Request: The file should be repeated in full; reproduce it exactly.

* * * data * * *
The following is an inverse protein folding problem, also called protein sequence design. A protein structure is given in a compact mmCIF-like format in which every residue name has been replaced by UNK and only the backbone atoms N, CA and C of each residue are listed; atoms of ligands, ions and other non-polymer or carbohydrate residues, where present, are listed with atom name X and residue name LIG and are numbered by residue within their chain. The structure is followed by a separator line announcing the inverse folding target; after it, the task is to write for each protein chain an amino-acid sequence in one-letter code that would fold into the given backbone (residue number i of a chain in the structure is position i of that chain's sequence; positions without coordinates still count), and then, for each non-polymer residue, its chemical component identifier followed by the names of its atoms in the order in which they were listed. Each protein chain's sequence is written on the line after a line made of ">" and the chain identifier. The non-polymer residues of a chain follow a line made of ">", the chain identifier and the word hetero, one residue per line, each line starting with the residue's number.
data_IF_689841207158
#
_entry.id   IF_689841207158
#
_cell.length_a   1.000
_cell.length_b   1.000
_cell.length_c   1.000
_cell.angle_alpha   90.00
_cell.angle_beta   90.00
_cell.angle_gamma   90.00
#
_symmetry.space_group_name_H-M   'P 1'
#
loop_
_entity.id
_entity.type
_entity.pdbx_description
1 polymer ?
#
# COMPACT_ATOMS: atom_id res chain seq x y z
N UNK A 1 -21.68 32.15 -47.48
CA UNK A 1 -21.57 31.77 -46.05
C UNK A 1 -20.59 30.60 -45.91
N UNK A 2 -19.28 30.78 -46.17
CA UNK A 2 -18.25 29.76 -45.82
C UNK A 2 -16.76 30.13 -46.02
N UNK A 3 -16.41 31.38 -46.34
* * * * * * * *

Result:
The following is an inverse protein folding problem, also called protein sequence design. A protein structure is given in a compact mmCIF-like format in which every residue name has been replaced by UNK and only the backbone atoms N, CA and C of each residue are listed; atoms of ligands, ions and other non-polymer or carbohydrate residues, where present, are listed with atom name X and residue name LIG and are numbered by residue within their chain. The structure is followed by a separator line announcing the inverse folding target; after it, the task is to write for each protein chain an amino-acid sequence in one-letter code that would fold into the given backbone (residue number i of a chain in the structure is position i of that chain's sequence; positions without coordinates still count), and then, for each non-polymer residue, its chemical component identifier followed by the names of its atoms in the order in which they were listed. Each protein chain's sequence is written on the line after a line made of ">" and the chain identifier. The non-polymer residues of a chain follow a line made of ">", the chain identifier and the word hetero, one residue per line, each line starting with the residue's number.
data_IF_689841207158
#
_entry.id   IF_689841207158
#
_cell.length_a   1.000
_cell.length_b   1.000
_cell.length_c   1.000
_cell.angle_alpha   90.00
_cell.angle_beta   90.00
_cell.angle_gamma   90.00
#
_symmetry.space_group_name_H-M   'P 1'
#
loop_
_entity.id
_entity.type
_entity.pdbx_description
1 polymer ?
#
# COMPACT_ATOMS: atom_id res chain seq x y z
N UNK A 1 -21.68 32.15 -47.48
CA UNK A 1 -21.57 31.77 -46.05
C UNK A 1 -20.59 30.60 -45.91
N UNK A 2 -19.28 30.78 -46.17
CA UNK A 2 -18.25 29.76 -45.82
C UNK A 2 -16.76 30.13 -46.02
N UNK A 3 -16.41 31.38 -46.34